The study reveals that a person living in Kathmandu is about 60 times more likely to be killed by an earthquake than a person living in Tokyo. If the 1934 earthquake were to occur now, as per the loss-estimation study by NSET, about 60 percent of all buildings in the Kathmandu Valley are likely to experience heavy damage; approximately 90 percent of water pipes; 60 percent of telephone lines and approximately 40 percent of electric lines are likely to be damaged. One thing is to be noted that these studies were done almost a decade ago, Kathmandu has transformed a lot in these years. Significant increase in population and haphazard building construction has exacerbated the situation.
Another potent and overlooked problem is earthquake-induced fire as most of the family use Liquefied Petroleum Gas (LPG) cylinders as cooking stove fuel which are often placed outside the kitchen without any latch and without shutting the valve off after its use. The hose, during the shake, can come off easily releasing the highly-flammable compressed gas that can burst into uncontrolled flame with a small spark. The problem can exacerbate as it is common to have multiple families in a single household resulting in multiple cylinders in a single house.
We have to understand that natural disasters are inevitable. Earthquakes are more disastrous because it is virtually impossible to predict them. A successful preparedness plan should include careful identification of the problems, devising appropriate solutions to those problems and effective implementation of the identified solutions.
NTV and private TVs should run public interest infomercials about what to do in case of an earthquake. The commercials should focus more on how to reduce the impact such as by latching the cabinets, cupboards and other big objects to the wall; not storing big and heavy items over the cabinets; latching the gas cylinders to the wall and turning the safety valve off every time after use. It should also encourage people to keep a basic survival kit. Buildings that store chemicals and hazardous materials like shops, storage house and schools/colleges should properly secure the cabinets and the shelves should have lips to prevent the containers from falling.
Schools and colleges should train students on earthquake safety and perform random mock drills so that they don’t panic when it’s actually time to test their survival skills. We need to train emergency responders so that we have people – besides the medical professionals – who know what to do in case of a catastrophe. Many of our youths should voluntarily sign up for this training as it is one of the lifesaving skills that a resident of a seismically-active area should have.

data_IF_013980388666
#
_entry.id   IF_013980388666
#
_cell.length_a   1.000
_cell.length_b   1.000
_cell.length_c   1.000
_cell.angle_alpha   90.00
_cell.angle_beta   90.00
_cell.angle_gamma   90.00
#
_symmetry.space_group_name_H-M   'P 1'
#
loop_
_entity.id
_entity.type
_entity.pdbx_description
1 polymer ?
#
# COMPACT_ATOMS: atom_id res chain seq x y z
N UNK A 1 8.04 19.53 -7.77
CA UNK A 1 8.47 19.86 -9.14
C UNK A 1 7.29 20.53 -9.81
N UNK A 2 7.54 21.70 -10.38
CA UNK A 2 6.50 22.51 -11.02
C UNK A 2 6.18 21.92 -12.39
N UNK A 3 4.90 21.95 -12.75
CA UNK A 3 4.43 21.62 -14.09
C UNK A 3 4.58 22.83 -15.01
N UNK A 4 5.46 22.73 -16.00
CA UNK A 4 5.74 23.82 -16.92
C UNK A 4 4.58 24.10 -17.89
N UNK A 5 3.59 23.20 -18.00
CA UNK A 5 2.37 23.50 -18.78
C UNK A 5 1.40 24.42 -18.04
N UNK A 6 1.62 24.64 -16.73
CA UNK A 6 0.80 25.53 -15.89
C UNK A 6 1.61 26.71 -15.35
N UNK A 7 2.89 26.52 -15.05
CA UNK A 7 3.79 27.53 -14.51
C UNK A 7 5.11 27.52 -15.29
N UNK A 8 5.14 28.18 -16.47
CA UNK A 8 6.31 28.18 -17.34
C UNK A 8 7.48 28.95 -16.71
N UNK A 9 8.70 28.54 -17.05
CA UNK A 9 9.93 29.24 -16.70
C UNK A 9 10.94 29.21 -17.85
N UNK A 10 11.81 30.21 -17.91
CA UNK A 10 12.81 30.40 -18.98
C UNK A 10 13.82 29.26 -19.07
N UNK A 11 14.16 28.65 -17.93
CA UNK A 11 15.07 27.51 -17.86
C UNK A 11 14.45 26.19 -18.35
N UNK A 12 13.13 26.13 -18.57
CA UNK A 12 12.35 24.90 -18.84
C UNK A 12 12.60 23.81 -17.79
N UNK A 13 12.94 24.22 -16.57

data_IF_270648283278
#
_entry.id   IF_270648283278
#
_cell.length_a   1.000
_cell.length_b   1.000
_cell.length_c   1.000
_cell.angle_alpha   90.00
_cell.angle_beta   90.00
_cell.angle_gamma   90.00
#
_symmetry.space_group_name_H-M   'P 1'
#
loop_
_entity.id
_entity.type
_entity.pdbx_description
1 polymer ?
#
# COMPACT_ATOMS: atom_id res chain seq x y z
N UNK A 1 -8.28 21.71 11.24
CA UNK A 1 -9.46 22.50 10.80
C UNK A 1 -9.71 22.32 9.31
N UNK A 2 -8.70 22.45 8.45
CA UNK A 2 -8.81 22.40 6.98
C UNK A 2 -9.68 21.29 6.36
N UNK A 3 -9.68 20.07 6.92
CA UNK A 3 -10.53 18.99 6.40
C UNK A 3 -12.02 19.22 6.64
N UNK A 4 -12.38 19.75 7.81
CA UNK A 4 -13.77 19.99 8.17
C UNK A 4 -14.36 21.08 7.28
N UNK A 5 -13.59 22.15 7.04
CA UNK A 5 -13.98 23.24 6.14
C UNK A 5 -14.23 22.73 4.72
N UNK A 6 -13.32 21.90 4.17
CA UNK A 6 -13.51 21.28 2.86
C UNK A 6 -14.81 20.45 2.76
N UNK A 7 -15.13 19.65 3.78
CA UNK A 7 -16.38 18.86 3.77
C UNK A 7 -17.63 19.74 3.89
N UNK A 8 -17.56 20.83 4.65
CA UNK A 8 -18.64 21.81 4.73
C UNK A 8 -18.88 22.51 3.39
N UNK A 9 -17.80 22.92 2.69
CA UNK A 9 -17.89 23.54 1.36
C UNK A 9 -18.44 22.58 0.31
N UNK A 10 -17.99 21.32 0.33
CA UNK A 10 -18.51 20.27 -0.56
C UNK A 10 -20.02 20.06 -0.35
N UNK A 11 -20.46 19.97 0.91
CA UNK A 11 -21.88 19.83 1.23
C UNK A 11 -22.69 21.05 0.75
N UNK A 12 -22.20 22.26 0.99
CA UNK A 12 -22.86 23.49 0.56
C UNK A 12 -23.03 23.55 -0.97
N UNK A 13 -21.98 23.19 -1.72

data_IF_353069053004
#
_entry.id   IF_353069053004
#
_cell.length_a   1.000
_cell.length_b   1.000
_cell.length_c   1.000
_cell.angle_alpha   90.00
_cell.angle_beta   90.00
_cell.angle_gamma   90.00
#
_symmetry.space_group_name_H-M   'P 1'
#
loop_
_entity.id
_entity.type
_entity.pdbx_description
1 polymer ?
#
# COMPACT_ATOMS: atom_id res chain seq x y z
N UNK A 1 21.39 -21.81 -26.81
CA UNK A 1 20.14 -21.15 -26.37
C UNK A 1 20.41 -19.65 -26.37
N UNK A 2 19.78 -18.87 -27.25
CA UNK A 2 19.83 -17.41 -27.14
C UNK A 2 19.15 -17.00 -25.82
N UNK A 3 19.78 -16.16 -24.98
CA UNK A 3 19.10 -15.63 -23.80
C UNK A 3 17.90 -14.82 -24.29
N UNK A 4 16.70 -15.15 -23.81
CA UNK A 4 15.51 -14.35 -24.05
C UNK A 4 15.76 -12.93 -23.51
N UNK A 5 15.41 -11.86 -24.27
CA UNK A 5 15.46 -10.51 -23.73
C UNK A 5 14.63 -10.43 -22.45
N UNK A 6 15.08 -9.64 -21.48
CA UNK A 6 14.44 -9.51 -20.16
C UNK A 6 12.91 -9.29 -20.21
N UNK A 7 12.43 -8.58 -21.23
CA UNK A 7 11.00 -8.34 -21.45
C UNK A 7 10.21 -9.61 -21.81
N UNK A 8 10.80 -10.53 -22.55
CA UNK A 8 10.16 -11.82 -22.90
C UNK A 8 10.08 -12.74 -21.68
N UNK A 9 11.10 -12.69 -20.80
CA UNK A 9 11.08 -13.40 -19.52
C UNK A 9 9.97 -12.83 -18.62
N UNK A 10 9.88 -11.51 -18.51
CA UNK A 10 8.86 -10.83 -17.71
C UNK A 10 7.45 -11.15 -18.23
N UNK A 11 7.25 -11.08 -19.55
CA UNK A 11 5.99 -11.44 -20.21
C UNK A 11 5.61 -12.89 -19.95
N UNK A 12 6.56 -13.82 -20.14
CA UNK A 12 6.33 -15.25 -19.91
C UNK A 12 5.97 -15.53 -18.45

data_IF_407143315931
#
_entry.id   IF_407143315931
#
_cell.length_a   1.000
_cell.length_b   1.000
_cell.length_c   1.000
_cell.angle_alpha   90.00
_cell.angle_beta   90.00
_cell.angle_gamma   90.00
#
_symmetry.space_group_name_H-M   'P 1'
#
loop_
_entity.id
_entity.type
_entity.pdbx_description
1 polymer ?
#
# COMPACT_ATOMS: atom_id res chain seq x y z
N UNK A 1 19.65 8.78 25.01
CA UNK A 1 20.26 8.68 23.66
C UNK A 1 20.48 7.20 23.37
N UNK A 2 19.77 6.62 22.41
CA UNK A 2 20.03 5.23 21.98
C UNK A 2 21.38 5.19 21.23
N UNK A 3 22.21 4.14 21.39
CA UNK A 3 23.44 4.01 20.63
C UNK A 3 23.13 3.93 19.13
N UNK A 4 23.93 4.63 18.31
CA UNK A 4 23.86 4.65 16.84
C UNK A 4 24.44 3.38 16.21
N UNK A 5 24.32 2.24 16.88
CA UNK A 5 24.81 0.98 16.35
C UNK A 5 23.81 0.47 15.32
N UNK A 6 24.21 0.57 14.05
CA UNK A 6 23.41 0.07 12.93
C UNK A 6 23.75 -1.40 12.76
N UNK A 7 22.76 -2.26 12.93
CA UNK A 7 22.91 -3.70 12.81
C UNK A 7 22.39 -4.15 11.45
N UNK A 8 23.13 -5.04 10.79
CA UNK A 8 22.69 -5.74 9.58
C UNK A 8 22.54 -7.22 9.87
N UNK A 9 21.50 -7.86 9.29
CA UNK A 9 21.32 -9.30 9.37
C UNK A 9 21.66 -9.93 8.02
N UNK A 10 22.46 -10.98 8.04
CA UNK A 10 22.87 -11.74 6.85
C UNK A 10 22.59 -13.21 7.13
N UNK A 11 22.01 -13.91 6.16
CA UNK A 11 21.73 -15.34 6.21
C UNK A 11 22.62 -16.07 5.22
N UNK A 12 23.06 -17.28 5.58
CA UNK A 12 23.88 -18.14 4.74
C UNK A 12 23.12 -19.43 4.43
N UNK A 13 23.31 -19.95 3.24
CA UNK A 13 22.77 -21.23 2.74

The short-term to intermediate goal should be to retrofit hospitals and strictly implement the building codes in new buildings especially the high-rise residential and commercial buildings in Kathmandu and other growing cities. It should not be misunderstood that rest of Nepal is immune to earthquakes. Earthquake can strike anywhere in Nepal but experts give more emphasis to Kathmandu because of its location, geology and haphazard urban growth and possibly because it is the capital city. The long-term goal should be to encourage home-owners in old and densely-housed areas like Ason to retrofit their house to prepare it to withstand certain level of tremors. Other infrastructure-development goals like retrofitting bridges; improving the conditions of the airport or identifying alternate airstrip can be done as intermediate to long-term goals.
The problem and solution is long known but has always been hindered by political unwillingness. It may be too much to expect from our leadership that blatantly ignores the visible and stinking traffic and garbage problems to come forward to address the problem related to earthquake that nobody can see, feel or anticipate. It is probably ignored because the decision makers think that their houses are built with superior materials and are strong enough to withstand an earthquake.
Even if their houses are earthquake resistant, they are not immune from the lootings and anarchy that follows after a disaster. If the recent lootings of the pilgrims whose bus met with an accident in Chitwan last month is any indication of how people can react in the absence of law and order then the concerned authorities better start consultations with experts and other stakeholders to formulate appropriate plans and policies on earthquake disaster management and effectively implement the ones that are already in place.